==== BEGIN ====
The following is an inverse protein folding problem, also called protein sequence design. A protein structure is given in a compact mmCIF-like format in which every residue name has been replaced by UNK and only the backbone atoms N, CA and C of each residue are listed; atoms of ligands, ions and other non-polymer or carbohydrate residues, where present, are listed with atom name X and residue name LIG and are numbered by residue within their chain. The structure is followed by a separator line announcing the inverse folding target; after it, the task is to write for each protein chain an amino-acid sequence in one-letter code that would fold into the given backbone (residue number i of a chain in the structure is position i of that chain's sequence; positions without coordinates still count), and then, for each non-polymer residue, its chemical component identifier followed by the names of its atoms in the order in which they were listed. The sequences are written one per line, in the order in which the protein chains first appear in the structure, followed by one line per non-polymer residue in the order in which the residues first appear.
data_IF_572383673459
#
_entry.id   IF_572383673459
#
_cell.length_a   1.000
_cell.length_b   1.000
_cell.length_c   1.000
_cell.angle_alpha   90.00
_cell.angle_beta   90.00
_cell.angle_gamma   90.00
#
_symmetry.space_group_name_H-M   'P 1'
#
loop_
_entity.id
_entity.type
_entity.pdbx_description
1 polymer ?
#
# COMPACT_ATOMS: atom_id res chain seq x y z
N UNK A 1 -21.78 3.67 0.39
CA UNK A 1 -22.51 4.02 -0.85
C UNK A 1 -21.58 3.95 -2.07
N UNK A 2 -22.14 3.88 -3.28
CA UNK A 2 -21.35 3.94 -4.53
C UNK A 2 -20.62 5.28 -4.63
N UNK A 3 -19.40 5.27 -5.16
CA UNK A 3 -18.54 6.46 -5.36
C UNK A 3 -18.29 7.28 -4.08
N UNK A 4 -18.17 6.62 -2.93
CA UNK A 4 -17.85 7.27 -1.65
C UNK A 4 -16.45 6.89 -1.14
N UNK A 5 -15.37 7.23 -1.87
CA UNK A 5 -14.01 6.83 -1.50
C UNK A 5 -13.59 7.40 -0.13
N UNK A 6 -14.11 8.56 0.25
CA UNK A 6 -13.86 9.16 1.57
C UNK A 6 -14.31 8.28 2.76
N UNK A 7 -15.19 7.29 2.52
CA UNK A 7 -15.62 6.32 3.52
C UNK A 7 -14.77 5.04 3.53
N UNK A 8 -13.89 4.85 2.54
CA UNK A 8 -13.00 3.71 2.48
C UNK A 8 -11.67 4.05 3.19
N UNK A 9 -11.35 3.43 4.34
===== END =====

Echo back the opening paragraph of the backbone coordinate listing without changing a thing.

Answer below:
The following is an inverse protein folding problem, also called protein sequence design. A protein structure is given in a compact mmCIF-like format in which every residue name has been replaced by UNK and only the backbone atoms N, CA and C of each residue are listed; atoms of ligands, ions and other non-polymer or carbohydrate residues, where present, are listed with atom name X and residue name LIG and are numbered by residue within their chain. The structure is followed by a separator line announcing the inverse folding target; after it, the task is to write for each protein chain an amino-acid sequence in one-letter code that would fold into the given backbone (residue number i of a chain in the structure is position i of that chain's sequence; positions without coordinates still count), and then, for each non-polymer residue, its chemical component identifier followed by the names of its atoms in the order in which they were listed. The sequences are written one per line, in the order in which the protein chains first appear in the structure, followed by one line per non-polymer residue in the order in which the residues first appear.